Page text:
http://www.iforce2d.net/b2dtut/collision-anatomy

Jul 29, 2012 at 2:15 PM

The link from iforce2d.net is what I was trying to replicate in my project. What it seems like is there are no 'Contact Listeners' in Farseer like it does in Box2D. The reason why I attached the 4 events to the world instance is the best of my knowledge I could think of to mimic that.

Please advise how Farseer handles it, code snippet it possible since I am a visual learner.

I am a newbie to Farseer and its hard to make sense of a lot of code base in Farseer, the comments in code are not always clearly explained or no comments at for method calls or a good set of documentation except asking for help in the forum. I understand the developers have a day job and a life but it just feels like injustice since this is a really good physics engine and I really want to use it. I would volunteer to update te documentation section of this project but I am very new and still learning C# (events & delegates) and Farseer.

Jul 29, 2012 at 3:28 PM

I think I wasn't quite clear in the previous post. I meant that Farseer implements both Box2D style contact handlers in the world object as well as it's own specialization OnCollision/OnSeparation. If you use Begin/EndContact and Pre/PostSolve you get the exact same behaviour as if you were working with Box2D in C++.

The code you posted at the very beginning is good with the caveat that you shouldn't attach events in the constructor of each SpriteXXX instance but rather do it once where you create the World object. When the handlers are called you get passed a Contact variable to let you figure out what's colliding and from the UserData you can pull your SpriteXXX object if necessary and call methods on it with the contact information.

In the code you posted you attach to the world in each instance of SpriteXXX. The way you had written it would mean that if you had 1000 SpriteXXX instances the BeginContact handler for a collision between body1 and body2 would be called on each of those 1000 instances that are subscribed to the event (so a total of 1000 method calls). Those would be superfluous at best because what does body999 care if body1 and body2 are colliding? It's not wrong but inefficient and also you'd still need to figure out in the handler which bodies are actually colliding. This is because it's an event on a "global" object as in there is one World and one ContactManager. That's the Box2D way.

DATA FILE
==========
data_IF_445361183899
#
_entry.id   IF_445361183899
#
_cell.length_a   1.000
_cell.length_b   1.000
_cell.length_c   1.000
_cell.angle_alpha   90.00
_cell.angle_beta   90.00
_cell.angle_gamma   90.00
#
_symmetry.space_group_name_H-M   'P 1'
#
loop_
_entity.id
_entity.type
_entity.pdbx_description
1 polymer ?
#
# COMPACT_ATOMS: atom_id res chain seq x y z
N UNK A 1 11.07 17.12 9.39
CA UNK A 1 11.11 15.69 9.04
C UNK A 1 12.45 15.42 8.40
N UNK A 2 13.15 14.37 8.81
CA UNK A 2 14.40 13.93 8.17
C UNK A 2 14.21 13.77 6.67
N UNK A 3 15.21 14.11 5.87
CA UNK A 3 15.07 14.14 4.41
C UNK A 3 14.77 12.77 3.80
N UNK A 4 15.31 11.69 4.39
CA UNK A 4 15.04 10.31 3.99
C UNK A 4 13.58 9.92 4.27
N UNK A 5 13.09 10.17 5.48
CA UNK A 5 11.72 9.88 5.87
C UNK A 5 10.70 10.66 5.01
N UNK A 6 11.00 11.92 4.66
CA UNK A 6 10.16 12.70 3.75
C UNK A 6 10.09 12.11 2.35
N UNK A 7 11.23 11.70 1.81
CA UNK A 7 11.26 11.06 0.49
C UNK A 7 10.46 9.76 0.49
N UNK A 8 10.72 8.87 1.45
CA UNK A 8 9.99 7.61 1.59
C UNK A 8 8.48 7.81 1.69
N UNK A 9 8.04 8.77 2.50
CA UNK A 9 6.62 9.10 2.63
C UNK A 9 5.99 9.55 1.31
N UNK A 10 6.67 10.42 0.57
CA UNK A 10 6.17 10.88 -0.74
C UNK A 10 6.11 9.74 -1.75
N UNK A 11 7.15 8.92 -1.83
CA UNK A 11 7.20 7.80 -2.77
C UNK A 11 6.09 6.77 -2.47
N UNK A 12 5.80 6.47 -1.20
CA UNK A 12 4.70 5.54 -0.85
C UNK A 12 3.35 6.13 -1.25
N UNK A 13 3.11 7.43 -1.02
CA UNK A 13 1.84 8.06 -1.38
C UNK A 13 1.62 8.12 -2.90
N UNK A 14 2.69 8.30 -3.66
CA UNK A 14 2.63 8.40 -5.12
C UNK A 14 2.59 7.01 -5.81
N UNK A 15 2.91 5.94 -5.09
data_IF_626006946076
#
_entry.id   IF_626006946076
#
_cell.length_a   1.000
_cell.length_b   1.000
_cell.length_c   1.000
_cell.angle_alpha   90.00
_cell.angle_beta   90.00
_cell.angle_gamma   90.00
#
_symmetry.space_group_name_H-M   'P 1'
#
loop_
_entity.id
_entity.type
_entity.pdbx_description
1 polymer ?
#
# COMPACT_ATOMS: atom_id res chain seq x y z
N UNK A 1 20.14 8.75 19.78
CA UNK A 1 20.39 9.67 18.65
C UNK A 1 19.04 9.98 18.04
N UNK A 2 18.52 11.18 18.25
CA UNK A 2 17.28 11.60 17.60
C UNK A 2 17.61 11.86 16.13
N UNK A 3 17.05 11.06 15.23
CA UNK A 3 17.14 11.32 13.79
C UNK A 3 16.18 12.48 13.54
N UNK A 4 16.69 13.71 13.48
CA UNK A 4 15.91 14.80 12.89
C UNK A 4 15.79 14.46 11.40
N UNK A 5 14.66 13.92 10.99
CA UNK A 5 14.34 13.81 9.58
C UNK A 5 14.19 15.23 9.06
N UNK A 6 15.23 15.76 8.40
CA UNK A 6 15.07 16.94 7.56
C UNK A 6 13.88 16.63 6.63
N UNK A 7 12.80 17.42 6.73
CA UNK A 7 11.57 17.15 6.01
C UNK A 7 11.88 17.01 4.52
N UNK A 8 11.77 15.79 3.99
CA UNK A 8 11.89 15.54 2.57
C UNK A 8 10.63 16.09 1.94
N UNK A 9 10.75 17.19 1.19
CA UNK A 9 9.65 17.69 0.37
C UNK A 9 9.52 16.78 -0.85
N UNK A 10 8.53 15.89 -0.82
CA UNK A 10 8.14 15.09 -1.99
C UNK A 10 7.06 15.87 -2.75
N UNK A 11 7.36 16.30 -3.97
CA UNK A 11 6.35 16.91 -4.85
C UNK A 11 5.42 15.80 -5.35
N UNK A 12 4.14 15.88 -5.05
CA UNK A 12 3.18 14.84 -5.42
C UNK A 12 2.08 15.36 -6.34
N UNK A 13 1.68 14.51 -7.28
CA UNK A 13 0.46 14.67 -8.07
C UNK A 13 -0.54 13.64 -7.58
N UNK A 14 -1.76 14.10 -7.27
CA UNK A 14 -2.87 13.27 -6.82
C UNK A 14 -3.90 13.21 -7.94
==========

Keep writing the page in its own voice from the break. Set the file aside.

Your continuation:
Compare and contrast this to the Farseer way. OnCollision/OnSeparation/BeforeCollision/AfterCollision are events declared on a *per fixture* basis. They get fired only when that particular fixture is colliding and the subscribed fixture is provided as the first parameter. That's what permits it to attach to those in instances of the class since they are going to get called only when the instance holding the fixture is participating in the collision. Most of the code for all this is in Contact.Update() - have a look - might help clear up some issues and shows how the two approaches are mixed and matched.

Jul 29, 2012 at 3:59 PM
Edited Jul 29, 2012 at 4:04 PM

Thank you sir. I think that helped clarify the two implementations. I started using OnCollision/OnSeparation (Farseer style), but since the Farseer site says to refer to Box2D documentation since its a port over, I started looking into how collision detection is done in Box2d and got confused and thought the collision implementation differed due to programming language.

So in my initial code sample, I could in my Game1.cs file > Initialize() method do this to setup my Sprite classes to hook into the World instance's Begin/EndContact and Pre/PostSolve events

Sample: 

//inside Initialize() method of Game1.cs class
this.world.ContactManager.BeginContact += new BeginContactDelegate(BeginContact);
this.world.ContactManager.EndContact += new EndContactDelegate(EndContact);
this.world.ContactManager.PreSolve += new PreSolveDelegate(PreSolve);
this.world.ContactManager.PostSolve += new PostSolveDelegate(PostSolve);

//OR should I hook them using 
this.world.ContactManager.BeginContact = MySpriteClass.BeginContact; //I think its the same thing as above, but shorthand in lamda, correct me if I'm wrong

//Stubs for my methods for those events...Inside MySpriteClass
public static bool BeginContact(Contact contact) { /*do something here...*/ return true; }
public static void EndContact(Contact contact) { /*do something here...*/ }
public static void PreSolve(Contact contact, ref Manifold oldManifold) { /*do something here...*/ }
public static void PostSolve(Contact contact, ContactConstraint impulse) { /*do something here...*/ }

I was not aware that Farseer also provided BeforeCollision/AfterCollision events on Fixtures. Looking at Body.cs, there were only two events present. 

Now that I have a better understanding of the two collision implementations, could you please advise or point me how to use 'Contact' to calculate collision impulse/force on impact between two fixtures inside the OnCollision event.